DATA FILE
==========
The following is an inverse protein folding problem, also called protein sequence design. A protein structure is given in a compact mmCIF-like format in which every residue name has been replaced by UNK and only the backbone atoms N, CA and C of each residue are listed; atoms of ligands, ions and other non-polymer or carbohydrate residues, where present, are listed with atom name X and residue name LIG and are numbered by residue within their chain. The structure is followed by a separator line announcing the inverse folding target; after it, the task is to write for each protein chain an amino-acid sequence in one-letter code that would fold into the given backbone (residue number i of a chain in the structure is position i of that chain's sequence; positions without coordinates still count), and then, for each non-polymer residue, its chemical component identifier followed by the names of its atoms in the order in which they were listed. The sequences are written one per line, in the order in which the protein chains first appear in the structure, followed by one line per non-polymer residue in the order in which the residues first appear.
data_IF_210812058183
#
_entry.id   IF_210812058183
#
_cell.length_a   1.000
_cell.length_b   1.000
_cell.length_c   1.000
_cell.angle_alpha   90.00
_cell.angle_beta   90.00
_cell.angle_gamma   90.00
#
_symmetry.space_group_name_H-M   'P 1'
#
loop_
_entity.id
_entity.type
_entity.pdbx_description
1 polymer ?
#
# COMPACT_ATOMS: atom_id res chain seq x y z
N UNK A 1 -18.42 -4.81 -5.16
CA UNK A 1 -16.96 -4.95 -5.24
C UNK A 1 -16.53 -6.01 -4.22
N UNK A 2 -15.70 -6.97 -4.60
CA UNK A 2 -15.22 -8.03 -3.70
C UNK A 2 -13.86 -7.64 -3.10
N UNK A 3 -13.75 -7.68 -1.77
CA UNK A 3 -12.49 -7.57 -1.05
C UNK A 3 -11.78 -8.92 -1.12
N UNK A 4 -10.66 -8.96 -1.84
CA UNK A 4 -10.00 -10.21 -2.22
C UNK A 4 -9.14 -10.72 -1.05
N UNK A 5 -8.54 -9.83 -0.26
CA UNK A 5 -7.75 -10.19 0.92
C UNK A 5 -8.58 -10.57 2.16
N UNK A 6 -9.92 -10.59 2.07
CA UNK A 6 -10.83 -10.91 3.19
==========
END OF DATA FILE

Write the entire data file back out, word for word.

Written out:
The following is an inverse protein folding problem, also called protein sequence design. A protein structure is given in a compact mmCIF-like format in which every residue name has been replaced by UNK and only the backbone atoms N, CA and C of each residue are listed; atoms of ligands, ions and other non-polymer or carbohydrate residues, where present, are listed with atom name X and residue name LIG and are numbered by residue within their chain. The structure is followed by a separator line announcing the inverse folding target; after it, the task is to write for each protein chain an amino-acid sequence in one-letter code that would fold into the given backbone (residue number i of a chain in the structure is position i of that chain's sequence; positions without coordinates still count), and then, for each non-polymer residue, its chemical component identifier followed by the names of its atoms in the order in which they were listed. The sequences are written one per line, in the order in which the protein chains first appear in the structure, followed by one line per non-polymer residue in the order in which the residues first appear.
data_IF_210812058183
#
_entry.id   IF_210812058183
#
_cell.length_a   1.000
_cell.length_b   1.000
_cell.length_c   1.000
_cell.angle_alpha   90.00
_cell.angle_beta   90.00
_cell.angle_gamma   90.00
#
_symmetry.space_group_name_H-M   'P 1'
#
loop_
_entity.id
_entity.type
_entity.pdbx_description
1 polymer ?
#
# COMPACT_ATOMS: atom_id res chain seq x y z
N UNK A 1 -18.42 -4.81 -5.16
CA UNK A 1 -16.96 -4.95 -5.24
C UNK A 1 -16.53 -6.01 -4.22
N UNK A 2 -15.70 -6.97 -4.60
CA UNK A 2 -15.22 -8.03 -3.70
C UNK A 2 -13.86 -7.64 -3.10
N UNK A 3 -13.75 -7.68 -1.77
CA UNK A 3 -12.49 -7.57 -1.05
C UNK A 3 -11.78 -8.92 -1.12
N UNK A 4 -10.66 -8.96 -1.84
CA UNK A 4 -10.00 -10.21 -2.22
C UNK A 4 -9.14 -10.72 -1.05
N UNK A 5 -8.54 -9.83 -0.26
CA UNK A 5 -7.75 -10.19 0.92
C UNK A 5 -8.58 -10.57 2.16
N UNK A 6 -9.92 -10.59 2.07
CA UNK A 6 -10.83 -10.91 3.19